We’ve heard a lot about the Jenkins tool lately — but what is it exactly? Put simply, Jenkins is an application that monitors executions of repeated jobs. This can include jobs such as building a mobile app or a software project. Jenkins is especially useful for testing mobile apps that are built using the continuous integration framework.
Continuous integration is the process in which all development work is integrated at a predetermined time or event, and then the resulting work is automatically tested and built. The idea behind it is that development errors are identified very early in the development process, so the process becomes more efficient and runs more smoothly.
Any company that is serious about continuous integration — and they would be smart to take it seriously — should consider using Jenkins. Today’s mobile consumers demand high quality from their apps. They expect apps to work quickly and seamlessly every single time. This means that enterprises have a lot at stake when it comes to getting their mobile apps right, and testing their apps and doing it from the very beginning of the development process is now an absolute necessity.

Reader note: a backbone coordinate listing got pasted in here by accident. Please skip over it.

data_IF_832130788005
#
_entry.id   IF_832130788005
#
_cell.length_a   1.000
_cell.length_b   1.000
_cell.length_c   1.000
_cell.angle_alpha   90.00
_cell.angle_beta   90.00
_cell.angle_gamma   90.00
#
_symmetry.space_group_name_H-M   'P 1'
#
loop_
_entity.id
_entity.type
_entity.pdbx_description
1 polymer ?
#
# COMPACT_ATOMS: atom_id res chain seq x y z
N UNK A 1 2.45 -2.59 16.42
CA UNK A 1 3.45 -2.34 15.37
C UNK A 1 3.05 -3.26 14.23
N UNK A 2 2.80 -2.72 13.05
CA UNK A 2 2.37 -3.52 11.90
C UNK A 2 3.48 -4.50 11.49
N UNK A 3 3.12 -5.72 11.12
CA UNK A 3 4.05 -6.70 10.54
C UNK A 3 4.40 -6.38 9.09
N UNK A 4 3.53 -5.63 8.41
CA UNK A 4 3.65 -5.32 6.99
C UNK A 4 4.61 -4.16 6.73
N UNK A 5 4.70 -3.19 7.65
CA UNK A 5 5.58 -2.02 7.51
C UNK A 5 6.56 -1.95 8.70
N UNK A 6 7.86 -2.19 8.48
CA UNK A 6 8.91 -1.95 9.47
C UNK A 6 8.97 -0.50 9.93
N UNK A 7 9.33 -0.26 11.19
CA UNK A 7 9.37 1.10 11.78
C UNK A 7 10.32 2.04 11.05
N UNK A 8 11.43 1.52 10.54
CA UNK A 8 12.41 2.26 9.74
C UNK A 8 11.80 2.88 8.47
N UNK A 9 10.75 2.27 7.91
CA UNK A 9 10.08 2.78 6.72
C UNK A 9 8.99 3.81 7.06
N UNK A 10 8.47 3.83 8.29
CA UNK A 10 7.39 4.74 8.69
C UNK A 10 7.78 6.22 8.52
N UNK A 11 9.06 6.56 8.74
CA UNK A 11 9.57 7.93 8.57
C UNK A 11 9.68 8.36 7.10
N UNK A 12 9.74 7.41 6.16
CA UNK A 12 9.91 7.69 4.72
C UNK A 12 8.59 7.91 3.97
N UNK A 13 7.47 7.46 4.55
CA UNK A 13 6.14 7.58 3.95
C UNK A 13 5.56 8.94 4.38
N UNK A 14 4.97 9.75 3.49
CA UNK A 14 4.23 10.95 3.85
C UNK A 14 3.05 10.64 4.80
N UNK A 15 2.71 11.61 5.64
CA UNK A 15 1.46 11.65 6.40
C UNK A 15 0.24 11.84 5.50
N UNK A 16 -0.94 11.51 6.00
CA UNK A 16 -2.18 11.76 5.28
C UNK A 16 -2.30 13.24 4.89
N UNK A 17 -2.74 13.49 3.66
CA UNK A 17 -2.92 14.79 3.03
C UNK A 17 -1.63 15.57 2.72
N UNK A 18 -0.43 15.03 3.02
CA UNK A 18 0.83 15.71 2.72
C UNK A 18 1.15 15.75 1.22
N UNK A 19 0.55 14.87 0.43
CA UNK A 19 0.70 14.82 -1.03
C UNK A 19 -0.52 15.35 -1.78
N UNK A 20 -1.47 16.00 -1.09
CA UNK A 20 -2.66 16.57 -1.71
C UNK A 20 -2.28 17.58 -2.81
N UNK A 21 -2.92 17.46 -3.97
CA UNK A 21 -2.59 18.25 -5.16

By using the Jenkins tool, enterprises can test their mobile apps at a faster rate and can also gather insight into how their apps are performing, thus improving the quality of their apps. In other words, by using Jenkins enterprises will be able to get better quality apps released more quickly.
Jenkins monitors executions of externally run jobs, so companies can see how their apps are performing. Jenkins is useful for monitoring the non-interactive execution of processes — such as cron jobs (a Linux utility which schedules a command or script on a server to run automatically at a specified time and date). Usually such a task is completely unmonitored, which makes it hard to notice when something goes wrong, or it sends e-mails constantly regardless of the success or failure of an app. Using Jenkins enables enterprises to monitor a large number of such tasks with little overhead and minimal extra time spent.
Enterprises should begin using Jenkins as soon as they can. Doing so will help them test mobile apps that are built using the continuous integration framework more quickly and effectively. Using Jenkins will enable companies to put better quality apps out on the market much faster than ever before.
To learn more about how Apexon uses Jenkins to power continuous integration, visit us at the Jenkins User Conference U.S. East from June 18-19 in Alexandria, Virginia and at the Jenkins User Conference Europe from June 23-24 in London.